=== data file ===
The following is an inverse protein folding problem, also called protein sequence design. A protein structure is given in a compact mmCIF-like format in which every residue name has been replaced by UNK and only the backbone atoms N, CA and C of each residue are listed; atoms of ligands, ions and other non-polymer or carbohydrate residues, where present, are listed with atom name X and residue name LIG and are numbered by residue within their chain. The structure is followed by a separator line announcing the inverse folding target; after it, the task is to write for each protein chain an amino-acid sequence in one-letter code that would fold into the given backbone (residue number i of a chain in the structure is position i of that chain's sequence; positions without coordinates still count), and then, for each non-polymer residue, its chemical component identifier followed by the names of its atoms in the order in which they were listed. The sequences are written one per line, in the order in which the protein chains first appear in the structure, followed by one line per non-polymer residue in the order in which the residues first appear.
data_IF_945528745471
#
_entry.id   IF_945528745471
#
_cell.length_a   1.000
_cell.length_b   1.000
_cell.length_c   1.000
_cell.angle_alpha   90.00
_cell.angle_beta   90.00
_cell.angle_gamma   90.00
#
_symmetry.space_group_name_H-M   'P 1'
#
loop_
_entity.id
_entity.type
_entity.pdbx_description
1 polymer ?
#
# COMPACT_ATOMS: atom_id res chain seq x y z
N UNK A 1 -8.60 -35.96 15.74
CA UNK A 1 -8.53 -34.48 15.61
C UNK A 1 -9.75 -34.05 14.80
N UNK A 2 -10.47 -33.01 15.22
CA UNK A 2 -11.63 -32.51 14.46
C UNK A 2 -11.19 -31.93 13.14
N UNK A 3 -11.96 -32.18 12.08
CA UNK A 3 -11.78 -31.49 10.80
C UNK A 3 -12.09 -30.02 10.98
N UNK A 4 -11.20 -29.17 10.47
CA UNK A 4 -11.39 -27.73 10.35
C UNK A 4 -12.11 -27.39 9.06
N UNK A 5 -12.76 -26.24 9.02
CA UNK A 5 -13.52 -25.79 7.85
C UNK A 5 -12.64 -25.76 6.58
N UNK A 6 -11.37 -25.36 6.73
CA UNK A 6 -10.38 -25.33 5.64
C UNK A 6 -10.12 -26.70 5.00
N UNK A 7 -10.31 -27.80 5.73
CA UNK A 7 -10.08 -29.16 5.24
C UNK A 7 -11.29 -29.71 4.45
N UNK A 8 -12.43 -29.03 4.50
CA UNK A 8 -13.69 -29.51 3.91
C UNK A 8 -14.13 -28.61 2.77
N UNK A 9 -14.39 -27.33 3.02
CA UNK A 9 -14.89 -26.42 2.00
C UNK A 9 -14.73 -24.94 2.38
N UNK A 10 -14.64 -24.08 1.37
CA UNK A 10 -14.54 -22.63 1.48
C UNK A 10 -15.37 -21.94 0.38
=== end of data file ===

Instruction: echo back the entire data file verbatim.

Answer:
The following is an inverse protein folding problem, also called protein sequence design. A protein structure is given in a compact mmCIF-like format in which every residue name has been replaced by UNK and only the backbone atoms N, CA and C of each residue are listed; atoms of ligands, ions and other non-polymer or carbohydrate residues, where present, are listed with atom name X and residue name LIG and are numbered by residue within their chain. The structure is followed by a separator line announcing the inverse folding target; after it, the task is to write for each protein chain an amino-acid sequence in one-letter code that would fold into the given backbone (residue number i of a chain in the structure is position i of that chain's sequence; positions without coordinates still count), and then, for each non-polymer residue, its chemical component identifier followed by the names of its atoms in the order in which they were listed. The sequences are written one per line, in the order in which the protein chains first appear in the structure, followed by one line per non-polymer residue in the order in which the residues first appear.
data_IF_945528745471
#
_entry.id   IF_945528745471
#
_cell.length_a   1.000
_cell.length_b   1.000
_cell.length_c   1.000
_cell.angle_alpha   90.00
_cell.angle_beta   90.00
_cell.angle_gamma   90.00
#
_symmetry.space_group_name_H-M   'P 1'
#
loop_
_entity.id
_entity.type
_entity.pdbx_description
1 polymer ?
#
# COMPACT_ATOMS: atom_id res chain seq x y z
N UNK A 1 -8.60 -35.96 15.74
CA UNK A 1 -8.53 -34.48 15.61
C UNK A 1 -9.75 -34.05 14.80
N UNK A 2 -10.47 -33.01 15.22
CA UNK A 2 -11.63 -32.51 14.46
C UNK A 2 -11.19 -31.93 13.14
N UNK A 3 -11.96 -32.18 12.08
CA UNK A 3 -11.78 -31.49 10.80
C UNK A 3 -12.09 -30.02 10.98
N UNK A 4 -11.20 -29.17 10.47
CA UNK A 4 -11.39 -27.73 10.35
C UNK A 4 -12.11 -27.39 9.06
N UNK A 5 -12.76 -26.24 9.02
CA UNK A 5 -13.52 -25.79 7.85
C UNK A 5 -12.64 -25.76 6.58
N UNK A 6 -11.37 -25.36 6.73
CA UNK A 6 -10.38 -25.33 5.64
C UNK A 6 -10.12 -26.70 5.00
N UNK A 7 -10.31 -27.80 5.73
CA UNK A 7 -10.08 -29.16 5.24
C UNK A 7 -11.29 -29.71 4.45
N UNK A 8 -12.43 -29.03 4.50
CA UNK A 8 -13.69 -29.51 3.91
C UNK A 8 -14.13 -28.61 2.77
N UNK A 9 -14.39 -27.33 3.02
CA UNK A 9 -14.89 -26.42 2.00
C UNK A 9 -14.73 -24.94 2.38
N UNK A 10 -14.64 -24.08 1.37
CA UNK A 10 -14.54 -22.63 1.48
C UNK A 10 -15.37 -21.94 0.38